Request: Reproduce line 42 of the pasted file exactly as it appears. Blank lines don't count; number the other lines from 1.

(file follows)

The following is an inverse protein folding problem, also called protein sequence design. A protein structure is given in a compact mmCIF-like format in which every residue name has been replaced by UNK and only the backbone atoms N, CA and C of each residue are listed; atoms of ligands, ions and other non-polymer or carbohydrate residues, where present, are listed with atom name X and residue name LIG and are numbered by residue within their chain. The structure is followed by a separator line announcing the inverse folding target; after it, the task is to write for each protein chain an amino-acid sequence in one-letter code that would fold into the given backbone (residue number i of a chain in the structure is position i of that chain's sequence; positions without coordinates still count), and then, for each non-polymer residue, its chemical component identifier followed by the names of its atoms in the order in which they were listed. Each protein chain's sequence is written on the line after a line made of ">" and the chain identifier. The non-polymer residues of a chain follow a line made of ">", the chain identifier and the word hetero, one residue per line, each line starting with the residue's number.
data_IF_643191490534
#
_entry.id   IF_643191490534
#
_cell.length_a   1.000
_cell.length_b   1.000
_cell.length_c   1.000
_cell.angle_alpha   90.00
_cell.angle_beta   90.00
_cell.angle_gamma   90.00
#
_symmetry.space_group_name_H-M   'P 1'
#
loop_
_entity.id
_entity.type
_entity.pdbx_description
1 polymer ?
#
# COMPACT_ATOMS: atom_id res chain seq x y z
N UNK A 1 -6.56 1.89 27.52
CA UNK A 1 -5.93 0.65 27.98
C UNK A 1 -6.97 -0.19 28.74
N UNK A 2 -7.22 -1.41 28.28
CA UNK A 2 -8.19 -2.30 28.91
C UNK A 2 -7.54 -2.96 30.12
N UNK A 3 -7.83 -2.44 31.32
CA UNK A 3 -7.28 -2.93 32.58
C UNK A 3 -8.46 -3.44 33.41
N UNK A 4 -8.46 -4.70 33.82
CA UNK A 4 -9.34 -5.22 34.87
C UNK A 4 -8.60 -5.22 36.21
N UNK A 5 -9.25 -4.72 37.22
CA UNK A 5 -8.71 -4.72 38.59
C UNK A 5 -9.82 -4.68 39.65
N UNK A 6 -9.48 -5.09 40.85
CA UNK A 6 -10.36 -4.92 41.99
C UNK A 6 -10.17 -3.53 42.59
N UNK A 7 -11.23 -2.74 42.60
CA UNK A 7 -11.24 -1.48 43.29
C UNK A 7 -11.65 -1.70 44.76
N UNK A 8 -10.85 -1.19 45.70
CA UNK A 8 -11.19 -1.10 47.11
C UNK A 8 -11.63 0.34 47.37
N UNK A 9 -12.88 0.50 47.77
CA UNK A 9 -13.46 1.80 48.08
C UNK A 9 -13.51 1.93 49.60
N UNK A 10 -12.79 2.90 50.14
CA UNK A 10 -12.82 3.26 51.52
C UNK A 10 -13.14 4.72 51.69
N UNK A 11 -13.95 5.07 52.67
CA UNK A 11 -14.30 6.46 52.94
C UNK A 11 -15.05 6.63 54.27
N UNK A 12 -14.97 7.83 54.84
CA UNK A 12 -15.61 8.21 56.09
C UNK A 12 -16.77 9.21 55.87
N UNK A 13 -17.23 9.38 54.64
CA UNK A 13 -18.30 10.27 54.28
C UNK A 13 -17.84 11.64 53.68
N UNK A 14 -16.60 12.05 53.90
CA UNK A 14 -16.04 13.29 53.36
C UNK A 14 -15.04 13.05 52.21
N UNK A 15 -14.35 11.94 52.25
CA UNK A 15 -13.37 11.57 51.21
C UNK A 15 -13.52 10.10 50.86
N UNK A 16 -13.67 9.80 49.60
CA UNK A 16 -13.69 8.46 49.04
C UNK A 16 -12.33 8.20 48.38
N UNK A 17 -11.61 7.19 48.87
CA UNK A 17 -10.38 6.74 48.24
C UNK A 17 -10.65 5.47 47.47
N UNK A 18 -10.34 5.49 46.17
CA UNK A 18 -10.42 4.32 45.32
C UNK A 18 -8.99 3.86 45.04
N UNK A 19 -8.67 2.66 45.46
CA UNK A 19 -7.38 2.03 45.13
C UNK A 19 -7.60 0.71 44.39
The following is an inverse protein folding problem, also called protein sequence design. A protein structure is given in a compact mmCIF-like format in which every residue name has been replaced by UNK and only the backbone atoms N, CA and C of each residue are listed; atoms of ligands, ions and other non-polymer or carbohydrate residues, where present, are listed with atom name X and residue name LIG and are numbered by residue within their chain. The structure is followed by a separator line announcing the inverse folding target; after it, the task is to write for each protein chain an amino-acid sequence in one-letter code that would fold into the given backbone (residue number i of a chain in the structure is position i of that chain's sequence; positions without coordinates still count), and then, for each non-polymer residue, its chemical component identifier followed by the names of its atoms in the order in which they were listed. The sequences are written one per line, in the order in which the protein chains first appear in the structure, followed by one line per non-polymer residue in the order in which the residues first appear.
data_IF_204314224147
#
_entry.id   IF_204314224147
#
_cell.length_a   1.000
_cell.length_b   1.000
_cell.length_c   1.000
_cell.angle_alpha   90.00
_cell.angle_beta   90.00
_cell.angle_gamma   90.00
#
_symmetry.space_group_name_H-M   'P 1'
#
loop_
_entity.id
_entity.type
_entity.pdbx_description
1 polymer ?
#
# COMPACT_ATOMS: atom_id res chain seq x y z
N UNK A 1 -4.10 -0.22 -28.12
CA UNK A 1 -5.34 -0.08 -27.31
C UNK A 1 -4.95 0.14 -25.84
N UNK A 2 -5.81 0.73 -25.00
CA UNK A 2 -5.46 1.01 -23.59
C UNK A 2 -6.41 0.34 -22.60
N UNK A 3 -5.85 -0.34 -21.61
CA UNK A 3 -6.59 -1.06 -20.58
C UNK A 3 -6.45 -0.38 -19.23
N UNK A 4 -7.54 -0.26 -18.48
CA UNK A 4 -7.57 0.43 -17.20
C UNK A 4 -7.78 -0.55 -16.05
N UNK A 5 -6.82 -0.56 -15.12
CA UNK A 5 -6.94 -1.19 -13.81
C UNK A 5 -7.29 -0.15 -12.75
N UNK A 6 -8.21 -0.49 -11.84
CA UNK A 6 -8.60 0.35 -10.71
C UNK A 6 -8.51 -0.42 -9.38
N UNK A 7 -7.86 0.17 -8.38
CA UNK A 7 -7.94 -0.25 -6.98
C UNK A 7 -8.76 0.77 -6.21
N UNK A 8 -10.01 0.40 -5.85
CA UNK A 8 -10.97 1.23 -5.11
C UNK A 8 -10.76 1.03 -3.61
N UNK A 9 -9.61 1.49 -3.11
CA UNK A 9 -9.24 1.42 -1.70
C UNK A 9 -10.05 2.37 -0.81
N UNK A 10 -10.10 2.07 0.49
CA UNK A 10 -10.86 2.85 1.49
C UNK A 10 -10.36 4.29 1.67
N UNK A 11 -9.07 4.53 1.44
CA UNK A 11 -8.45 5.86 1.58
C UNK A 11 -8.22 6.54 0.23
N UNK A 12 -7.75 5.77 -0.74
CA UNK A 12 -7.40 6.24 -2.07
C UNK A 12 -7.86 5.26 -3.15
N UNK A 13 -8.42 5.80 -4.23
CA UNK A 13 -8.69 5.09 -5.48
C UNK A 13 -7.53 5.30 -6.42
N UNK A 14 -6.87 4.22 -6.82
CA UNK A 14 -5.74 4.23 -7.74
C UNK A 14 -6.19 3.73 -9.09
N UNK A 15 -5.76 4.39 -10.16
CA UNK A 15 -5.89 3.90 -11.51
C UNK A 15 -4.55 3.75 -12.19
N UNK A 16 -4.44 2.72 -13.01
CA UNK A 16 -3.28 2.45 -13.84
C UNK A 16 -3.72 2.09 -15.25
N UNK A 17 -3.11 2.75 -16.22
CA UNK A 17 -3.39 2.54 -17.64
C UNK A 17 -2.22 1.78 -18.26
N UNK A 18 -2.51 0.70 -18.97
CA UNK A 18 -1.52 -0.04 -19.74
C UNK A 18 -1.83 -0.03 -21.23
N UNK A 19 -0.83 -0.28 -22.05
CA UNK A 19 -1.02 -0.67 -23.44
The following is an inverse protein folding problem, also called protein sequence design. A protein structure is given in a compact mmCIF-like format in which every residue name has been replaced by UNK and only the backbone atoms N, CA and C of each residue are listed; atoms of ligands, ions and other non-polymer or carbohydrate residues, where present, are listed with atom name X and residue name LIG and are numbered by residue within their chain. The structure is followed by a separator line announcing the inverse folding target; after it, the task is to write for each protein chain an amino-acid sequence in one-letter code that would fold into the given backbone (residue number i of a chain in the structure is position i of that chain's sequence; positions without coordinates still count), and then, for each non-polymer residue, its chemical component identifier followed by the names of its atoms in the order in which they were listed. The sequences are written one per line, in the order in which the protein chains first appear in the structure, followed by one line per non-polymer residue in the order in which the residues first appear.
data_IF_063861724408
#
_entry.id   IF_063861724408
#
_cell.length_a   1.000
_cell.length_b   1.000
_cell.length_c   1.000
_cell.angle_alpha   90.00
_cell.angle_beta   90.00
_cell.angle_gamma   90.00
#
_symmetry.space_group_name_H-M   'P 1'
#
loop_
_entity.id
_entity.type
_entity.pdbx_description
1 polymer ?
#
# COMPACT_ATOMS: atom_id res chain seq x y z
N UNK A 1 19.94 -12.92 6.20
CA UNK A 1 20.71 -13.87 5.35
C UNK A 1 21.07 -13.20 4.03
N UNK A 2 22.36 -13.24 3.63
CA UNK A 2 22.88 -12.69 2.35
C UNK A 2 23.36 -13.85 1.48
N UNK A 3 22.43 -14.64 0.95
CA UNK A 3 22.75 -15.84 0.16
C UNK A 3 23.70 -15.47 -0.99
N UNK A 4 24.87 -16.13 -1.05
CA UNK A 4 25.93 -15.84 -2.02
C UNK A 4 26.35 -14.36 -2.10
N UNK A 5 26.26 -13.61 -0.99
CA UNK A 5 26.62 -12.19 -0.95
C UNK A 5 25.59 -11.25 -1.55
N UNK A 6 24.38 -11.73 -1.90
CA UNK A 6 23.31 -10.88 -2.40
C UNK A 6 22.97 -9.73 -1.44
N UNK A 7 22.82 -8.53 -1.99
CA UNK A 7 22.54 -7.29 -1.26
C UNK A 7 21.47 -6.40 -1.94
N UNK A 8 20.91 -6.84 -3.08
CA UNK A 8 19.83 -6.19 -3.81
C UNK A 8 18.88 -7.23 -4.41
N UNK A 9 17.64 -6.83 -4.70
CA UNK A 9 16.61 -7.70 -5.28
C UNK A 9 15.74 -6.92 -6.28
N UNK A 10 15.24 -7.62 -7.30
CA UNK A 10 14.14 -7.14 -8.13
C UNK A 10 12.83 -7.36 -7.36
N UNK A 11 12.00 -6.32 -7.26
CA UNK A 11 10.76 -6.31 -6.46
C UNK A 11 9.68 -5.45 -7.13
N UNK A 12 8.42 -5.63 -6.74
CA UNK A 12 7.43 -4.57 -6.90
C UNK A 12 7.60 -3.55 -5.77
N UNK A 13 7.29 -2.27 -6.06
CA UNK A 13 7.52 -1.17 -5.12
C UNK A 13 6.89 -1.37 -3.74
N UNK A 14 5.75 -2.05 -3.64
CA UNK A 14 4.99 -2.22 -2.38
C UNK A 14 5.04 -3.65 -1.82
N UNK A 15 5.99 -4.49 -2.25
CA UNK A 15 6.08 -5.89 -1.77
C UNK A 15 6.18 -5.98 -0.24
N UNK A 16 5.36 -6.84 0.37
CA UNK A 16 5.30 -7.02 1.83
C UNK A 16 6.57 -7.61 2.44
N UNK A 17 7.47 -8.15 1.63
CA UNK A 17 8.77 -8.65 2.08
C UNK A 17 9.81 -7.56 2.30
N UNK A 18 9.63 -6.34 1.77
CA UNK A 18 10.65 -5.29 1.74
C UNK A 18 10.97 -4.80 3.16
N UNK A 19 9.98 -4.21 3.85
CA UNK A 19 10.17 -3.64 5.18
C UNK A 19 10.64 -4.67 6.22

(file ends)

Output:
C UNK A 7 -11.65 -1.70 44.76